Weekly Currency Review: GBP struggles as Theresa May exits

Theresa May’s exit offers little hope for GBP

On May 24, Theresa May resigned from her position as Prime Minister of the United Kingdom. This, unfortunately, offered little hope for the pound to bounce back from a month-long struggle, with the currency dropping 2.9% against the US dollar just in May. With the fears of a botched Brexit deal on the rise, the pound has likewise been struggling against the euro. GBP/USD decreased by -1.51% in the 7-day range of last week’s forecast, as correctly predicted by I Know First’s algorithm.

While May’s resignation was followed by a slight rise in the pound, which approached $1.27 on Friday, the PM who succeeds her has little hopes of escaping similar pressures. The turbulence surrounding who will fill the vacant position will also compound to the volatility surrounding the pound, as candidates scramble to submit their application. Thus, an upside turn in the pound anytime soon seems unlikely.

South Korean Won hits pitfall in US-China trade war

Last week, the won (KRW) fell to 1,196.50 per US dollar, stumbling to a new devastating low since January 2017. The won had been suffering slowly from stagnating domestic investment, but the pressures on key players like Samsung exerted by the US-China trade war has pushed the value of the currency even lower.  USD/KRW increased by 0.25% in the 7-day range of last week’s forecast, as correctly predicted by I Know First’s algorithm.

The South Korean KOSPI index has fallen nearly 17% in the past year. A “stampede” of investors towards foreign assets is draining the local exchange. With a 51% increase in foreign stocks and bonds traded over the last three months, a stampede may be an understatement. Last quarter, Korean investors traded a new of $37.9 billion foreign stocks and bonds.  

Neither GDP nor exports seem hopeful, with GDP shrinking the fastest in a decade last quarter, and exports declining for five months straight. In the midst of this plight, Samsung is also struggling, dropping 6.7% this month over concerns about the US-China trade war. The won is now one of the steepest declining among the major currencies, excepting the Argentinian peso and Turkish lira. As “risk-averse sentiment” prevails in the global forex market, the won is definitely standing on the wrong side of investors’ confidence.

USD maintains edge over CNY

As the US-China trade war rages on, USD maintains a winning position against CNY. In the meantime, the Chinese government is doubling down on defensive measures as the prepare for the long haul. USD/CNY increased by 0.50% in the 7-day range of last week’s forecast, as correctly predicted by I Know First’s algorithm.

The CNY inched up a miniscule margin, with the USD/CNY pair falling 0.1% on May 27, after the Guo Shuqing, head of China’s banking and insurance regulator, issued a statement warning that those “shorting the yuan will inevitably suffer from a huge loss.” However, a true recovery seems far on the horizon as options traders are pricing in at a 36% chance that the yuan will stumble through the 7 per dollar line by the end of the year.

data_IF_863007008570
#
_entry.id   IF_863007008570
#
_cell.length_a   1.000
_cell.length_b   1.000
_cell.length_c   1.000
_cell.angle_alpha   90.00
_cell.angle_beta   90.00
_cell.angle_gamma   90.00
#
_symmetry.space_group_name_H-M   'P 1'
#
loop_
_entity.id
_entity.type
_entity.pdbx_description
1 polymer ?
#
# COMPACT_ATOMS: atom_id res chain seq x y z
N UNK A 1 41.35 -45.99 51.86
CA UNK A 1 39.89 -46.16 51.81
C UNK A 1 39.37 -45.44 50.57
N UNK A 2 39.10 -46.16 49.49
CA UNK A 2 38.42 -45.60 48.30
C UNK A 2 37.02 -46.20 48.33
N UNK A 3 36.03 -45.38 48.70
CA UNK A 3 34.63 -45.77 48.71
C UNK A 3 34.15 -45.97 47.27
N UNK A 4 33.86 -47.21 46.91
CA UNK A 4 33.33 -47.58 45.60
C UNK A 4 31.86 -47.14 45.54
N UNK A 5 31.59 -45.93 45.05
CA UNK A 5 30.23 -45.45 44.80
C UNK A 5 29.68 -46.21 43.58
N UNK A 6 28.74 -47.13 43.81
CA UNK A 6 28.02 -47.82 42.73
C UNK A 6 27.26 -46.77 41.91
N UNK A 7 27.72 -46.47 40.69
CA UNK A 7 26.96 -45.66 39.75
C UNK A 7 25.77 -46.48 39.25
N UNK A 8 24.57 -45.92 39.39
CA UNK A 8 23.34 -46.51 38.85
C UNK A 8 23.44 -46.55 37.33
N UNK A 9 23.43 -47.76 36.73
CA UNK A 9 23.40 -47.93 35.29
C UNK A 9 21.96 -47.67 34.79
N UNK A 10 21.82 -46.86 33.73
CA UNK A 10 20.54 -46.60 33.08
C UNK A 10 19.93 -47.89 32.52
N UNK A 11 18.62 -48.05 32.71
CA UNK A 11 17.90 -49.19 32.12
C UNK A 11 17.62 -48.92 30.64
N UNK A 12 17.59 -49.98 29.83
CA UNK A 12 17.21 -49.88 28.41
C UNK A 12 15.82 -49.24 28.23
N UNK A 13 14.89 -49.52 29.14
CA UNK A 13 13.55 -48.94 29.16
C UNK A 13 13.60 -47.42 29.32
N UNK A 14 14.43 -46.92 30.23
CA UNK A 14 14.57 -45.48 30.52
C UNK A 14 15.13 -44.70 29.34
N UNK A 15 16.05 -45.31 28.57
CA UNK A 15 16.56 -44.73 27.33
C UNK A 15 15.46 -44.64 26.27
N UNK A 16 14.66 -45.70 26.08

I Know First Currency Forecast, 71.15% Hit Ratio

How to interpret this diagram

Algorithmic Currency Forecast: The table on the left is the forex forecast for the forex outlook produced by I Know First’s algorithm. Each day, subscribers receive forecasts for six different time horizons. Note that the top 52 currencies in the 1-month forecast may be different than those in the 1-year forecast. In the included table, only the relevant currencies have been included. The boxes are arranged according to their respective signal and predictability values (see below for detailed definitions). A green box represents a positive forecast, suggesting a long position, while a red represents a negative forecast, suggesting a short position.
Forecast Performance: The table on the right compares the actual currency performance with I Know First’s prediction. The column titled “Forecast” shows which direction the algorithm predicted, and the column “% Change” shows the actual currency’s performance over the indicated time period. The “Accuracy” column shows a “v” if the algorithm correctly predicted the direction of the stock or an “x” if the forecast was incorrect. The “I Know First Hit Ratio” represents the algorithm’s accuracy when predicting the trend of the currency.
Signal: This indicator represents the predicted movement direction/trend; not a percentage or specific target price. The signal strength indicates how much the current price deviates from what the system considers an equilibrium or “fair” price.
Predictability: This value is obtained by calculating the correlation between the current prediction and the actual asset movement for each discrete time period. The algorithm then averages the results of all the prediction points, while giving more weight to recent performance. As the machine keeps learning, the values of P generally increase.

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Algorithmic traders utilize these daily forecasts by the I Know First market prediction system as a tool to enhance portfolio performance, verify their own analysis and act on market opportunities faster. This forecast was sent to current I Know First subscribers.

Please note-for trading decisions use the most recent forecast. Get today’s forecast and Top stock picks.

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